At one time this plant was in decline as a result of intensive agricultural practices.  However, since the ‘set-aside’ programme came into effect (where the farmer leaves a certain amount of land fallow each year) the poppy has a made a resurgence.

If you wish to have a drift of naturalised colour in your garden to create a meadow affect then seeds can be sown in either in March to May or September to October.  Flowering in either August to September or May to July depending on when the seeds were sown.  Remember these plants do not like rich soil and prefer poor soils so don’t add any fertiliser.

Shrinking Conkers

shrink-1There is a new pest sweeping through Britain -the horse chestnut leaf-mining moth (Cameraria  ohridella).   It isn’t so much the adult (moth) which is the problem but the juvenile stage or caterpillar.  Tiny caterpillars just a few millimetres long munch their way through a leaf from the inside, eventually causing the leaf to go brown and drop early.

According to a Forestry Commission report this moth was first discovered in Macedonia, Northern Greece in 1985 where it was described as a new species. Since then it has spread rapidly throughout Europe to Britain.  The first documented case in England was in Wimbledon, in 2002.


The rapid spread of the moth has been assisted by inadvertent transportation by vehicles as well as the wind.  The distribution is now quite extensive, the moth can be found in almost every part of England and is now spreading into Wales and Scotland, see map below.
shrink-4The adult female moth, which is about 5mm long, lays her eggs on the surface of a horse chestnut leaf in early spring.  The eggs hatch about 2 or 3 weeks later.  On average each female can lay up to about 40 eggs.  After hatching the tiny caterpillars burrow into the leaf and eat their way through the leaf material creating clear tracks along the leaf as it progresses.

In long, warm, dry seasons 5 generations of the moth might be produced, although more commonly in Europe it is an average of 3 generations per season. The last generation of the summer overwinter in the leaf litter and are extremely hardy being able to survive temperatures as low as -230 C.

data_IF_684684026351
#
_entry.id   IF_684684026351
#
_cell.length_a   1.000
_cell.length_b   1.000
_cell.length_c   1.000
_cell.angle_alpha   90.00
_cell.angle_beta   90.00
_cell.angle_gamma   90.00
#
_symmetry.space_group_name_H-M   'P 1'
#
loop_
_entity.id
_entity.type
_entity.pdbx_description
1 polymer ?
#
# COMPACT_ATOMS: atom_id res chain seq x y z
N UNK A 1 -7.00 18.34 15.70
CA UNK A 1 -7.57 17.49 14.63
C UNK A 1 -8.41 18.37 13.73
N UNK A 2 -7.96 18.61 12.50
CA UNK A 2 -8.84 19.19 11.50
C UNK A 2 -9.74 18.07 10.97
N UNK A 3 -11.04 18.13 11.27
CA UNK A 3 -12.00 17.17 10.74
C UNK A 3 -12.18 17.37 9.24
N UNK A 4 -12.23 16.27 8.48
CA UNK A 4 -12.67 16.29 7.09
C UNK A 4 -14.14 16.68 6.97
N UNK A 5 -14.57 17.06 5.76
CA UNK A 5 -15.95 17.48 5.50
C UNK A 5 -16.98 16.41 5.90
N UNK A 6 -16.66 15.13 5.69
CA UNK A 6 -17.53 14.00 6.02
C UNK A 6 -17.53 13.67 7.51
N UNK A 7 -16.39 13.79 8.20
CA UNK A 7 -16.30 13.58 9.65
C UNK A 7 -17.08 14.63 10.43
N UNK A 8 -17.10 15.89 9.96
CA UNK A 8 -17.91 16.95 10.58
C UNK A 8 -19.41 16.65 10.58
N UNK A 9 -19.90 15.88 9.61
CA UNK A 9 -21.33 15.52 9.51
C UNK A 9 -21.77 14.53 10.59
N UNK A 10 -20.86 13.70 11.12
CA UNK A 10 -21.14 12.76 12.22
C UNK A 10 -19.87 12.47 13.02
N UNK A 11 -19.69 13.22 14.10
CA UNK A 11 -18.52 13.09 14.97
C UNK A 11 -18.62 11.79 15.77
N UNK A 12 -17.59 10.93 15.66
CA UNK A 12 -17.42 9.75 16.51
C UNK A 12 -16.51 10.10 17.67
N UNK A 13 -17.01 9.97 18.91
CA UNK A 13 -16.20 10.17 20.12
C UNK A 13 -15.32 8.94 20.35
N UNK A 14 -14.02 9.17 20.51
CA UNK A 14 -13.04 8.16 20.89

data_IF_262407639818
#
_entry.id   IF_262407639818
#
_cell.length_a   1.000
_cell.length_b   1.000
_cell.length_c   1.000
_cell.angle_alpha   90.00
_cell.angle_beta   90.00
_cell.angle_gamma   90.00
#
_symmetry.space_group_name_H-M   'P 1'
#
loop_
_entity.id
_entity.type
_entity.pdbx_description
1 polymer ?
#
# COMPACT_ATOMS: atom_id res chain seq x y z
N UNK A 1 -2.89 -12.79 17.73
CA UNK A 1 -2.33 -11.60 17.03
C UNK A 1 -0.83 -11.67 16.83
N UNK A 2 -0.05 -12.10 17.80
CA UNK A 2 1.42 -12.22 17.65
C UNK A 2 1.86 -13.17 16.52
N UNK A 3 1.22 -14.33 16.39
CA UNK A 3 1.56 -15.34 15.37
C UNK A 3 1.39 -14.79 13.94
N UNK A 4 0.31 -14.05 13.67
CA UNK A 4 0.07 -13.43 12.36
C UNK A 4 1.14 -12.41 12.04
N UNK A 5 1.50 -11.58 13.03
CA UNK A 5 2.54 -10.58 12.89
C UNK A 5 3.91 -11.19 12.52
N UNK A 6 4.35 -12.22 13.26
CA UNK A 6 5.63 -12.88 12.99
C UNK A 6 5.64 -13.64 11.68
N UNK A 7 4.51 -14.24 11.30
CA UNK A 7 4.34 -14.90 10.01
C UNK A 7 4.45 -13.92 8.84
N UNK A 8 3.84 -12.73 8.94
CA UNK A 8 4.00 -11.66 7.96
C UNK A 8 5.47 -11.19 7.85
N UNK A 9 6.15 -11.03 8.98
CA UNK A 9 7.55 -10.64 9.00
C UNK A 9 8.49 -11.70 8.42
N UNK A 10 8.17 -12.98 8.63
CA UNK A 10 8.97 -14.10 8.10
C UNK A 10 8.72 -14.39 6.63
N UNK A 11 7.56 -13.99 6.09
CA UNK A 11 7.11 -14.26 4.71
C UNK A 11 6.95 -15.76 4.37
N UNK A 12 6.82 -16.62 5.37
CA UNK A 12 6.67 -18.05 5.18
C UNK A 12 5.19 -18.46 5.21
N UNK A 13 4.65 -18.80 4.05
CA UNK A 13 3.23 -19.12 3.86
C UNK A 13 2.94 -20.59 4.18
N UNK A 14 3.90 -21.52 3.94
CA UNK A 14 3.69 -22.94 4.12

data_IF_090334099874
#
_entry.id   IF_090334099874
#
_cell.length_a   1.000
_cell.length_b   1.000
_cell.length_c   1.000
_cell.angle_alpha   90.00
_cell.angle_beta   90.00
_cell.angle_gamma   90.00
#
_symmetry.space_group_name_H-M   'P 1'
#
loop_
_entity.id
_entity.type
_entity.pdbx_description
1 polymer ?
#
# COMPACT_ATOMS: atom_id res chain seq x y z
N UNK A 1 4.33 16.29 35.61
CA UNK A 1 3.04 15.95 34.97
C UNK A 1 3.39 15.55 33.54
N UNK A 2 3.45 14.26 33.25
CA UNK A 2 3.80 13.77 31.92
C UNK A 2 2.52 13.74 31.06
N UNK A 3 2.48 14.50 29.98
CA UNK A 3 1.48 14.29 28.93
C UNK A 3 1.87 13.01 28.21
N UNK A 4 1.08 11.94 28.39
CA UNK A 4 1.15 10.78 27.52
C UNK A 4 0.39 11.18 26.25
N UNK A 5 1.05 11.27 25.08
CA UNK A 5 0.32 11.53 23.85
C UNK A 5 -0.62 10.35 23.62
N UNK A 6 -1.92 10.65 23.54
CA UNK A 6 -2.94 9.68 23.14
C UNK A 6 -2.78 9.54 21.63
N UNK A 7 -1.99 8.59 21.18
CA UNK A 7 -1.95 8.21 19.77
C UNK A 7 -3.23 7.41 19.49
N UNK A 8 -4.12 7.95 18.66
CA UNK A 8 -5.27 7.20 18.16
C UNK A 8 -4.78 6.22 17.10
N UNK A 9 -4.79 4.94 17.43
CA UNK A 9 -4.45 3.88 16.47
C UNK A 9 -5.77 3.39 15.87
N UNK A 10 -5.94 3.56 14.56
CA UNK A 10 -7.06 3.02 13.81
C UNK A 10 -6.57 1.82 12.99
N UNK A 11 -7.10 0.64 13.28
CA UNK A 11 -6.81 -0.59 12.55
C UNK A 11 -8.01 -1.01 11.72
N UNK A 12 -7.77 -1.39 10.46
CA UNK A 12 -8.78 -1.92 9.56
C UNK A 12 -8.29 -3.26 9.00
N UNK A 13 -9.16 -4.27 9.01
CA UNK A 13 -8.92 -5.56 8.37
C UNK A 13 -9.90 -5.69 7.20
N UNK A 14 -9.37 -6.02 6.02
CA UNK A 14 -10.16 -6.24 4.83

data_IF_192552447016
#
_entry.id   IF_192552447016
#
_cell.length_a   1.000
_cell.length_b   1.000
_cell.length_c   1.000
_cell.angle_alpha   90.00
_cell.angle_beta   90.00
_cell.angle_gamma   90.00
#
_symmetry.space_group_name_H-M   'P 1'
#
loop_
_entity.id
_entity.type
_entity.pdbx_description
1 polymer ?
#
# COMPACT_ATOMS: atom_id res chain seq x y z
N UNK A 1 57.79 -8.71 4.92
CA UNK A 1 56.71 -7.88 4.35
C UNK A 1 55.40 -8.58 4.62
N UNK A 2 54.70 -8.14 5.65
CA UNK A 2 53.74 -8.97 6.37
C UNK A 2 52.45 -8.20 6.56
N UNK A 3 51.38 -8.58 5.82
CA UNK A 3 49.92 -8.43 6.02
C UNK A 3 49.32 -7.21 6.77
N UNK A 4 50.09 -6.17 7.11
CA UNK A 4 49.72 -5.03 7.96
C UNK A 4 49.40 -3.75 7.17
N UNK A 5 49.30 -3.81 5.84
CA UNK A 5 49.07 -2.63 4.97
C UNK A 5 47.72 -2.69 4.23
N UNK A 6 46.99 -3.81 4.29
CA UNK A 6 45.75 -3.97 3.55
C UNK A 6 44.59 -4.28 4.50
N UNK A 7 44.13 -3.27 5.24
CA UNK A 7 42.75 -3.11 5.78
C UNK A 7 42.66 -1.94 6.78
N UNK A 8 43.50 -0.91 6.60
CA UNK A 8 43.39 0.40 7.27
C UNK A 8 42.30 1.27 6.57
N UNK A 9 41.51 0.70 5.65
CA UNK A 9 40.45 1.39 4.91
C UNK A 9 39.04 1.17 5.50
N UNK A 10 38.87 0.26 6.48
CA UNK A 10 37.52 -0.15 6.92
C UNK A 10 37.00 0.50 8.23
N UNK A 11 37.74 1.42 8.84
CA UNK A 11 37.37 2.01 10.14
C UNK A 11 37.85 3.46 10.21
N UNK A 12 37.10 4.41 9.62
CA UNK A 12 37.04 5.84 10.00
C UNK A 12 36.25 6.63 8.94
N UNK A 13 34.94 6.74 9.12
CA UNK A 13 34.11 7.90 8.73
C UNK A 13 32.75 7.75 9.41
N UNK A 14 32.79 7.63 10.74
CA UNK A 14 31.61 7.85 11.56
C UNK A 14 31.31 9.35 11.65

Although the leaf is often destroyed and falls in early summer, it does not appear to do any lasting damage to the tree.  Usually, the tree will produces leaves shrink-3(flush) as normal the following spring.  However, one consequence is that the fruits of the horse chestnut, known as conkers can be reduced in size compared to an uninfected tree.  This is thought to come about as a consequence of early leaf drop which then reduces the amount of nutrients going to fruit formation.

There isn’t anything which can be used to eradicate the moth as spraying a tree is impractical.  However, removing fallen leaves and composting or burying them will prevent the moth from emerging to continue the life-cycle.

There is no compulsory requirement to report sightings of this pest, although the Forestry Commission would be glad to receive any information in order that it may track the progress of this pest.

Time to cut back.

10th October 2016

It is certainly getting a bit colder now at night and in the early morning, although it hasn’t been too bad during the day.

This is the time of year to start winding the garden down in preparation for the winter. Over the last week I’ve been cutting back herbaceous perennials. I prefer to leave about 5cm/2inches or so of stubble to give beneficial insects somewhere to over-winter.

It is also a good time to cut back roses, especially bush roses. I reduce mine by about half in order to lessen the risk of them rocking in windy conditions loosening their roots. While doing this I also give them the once-over for any dead or diseased branches, which should be removed with clean secateurs.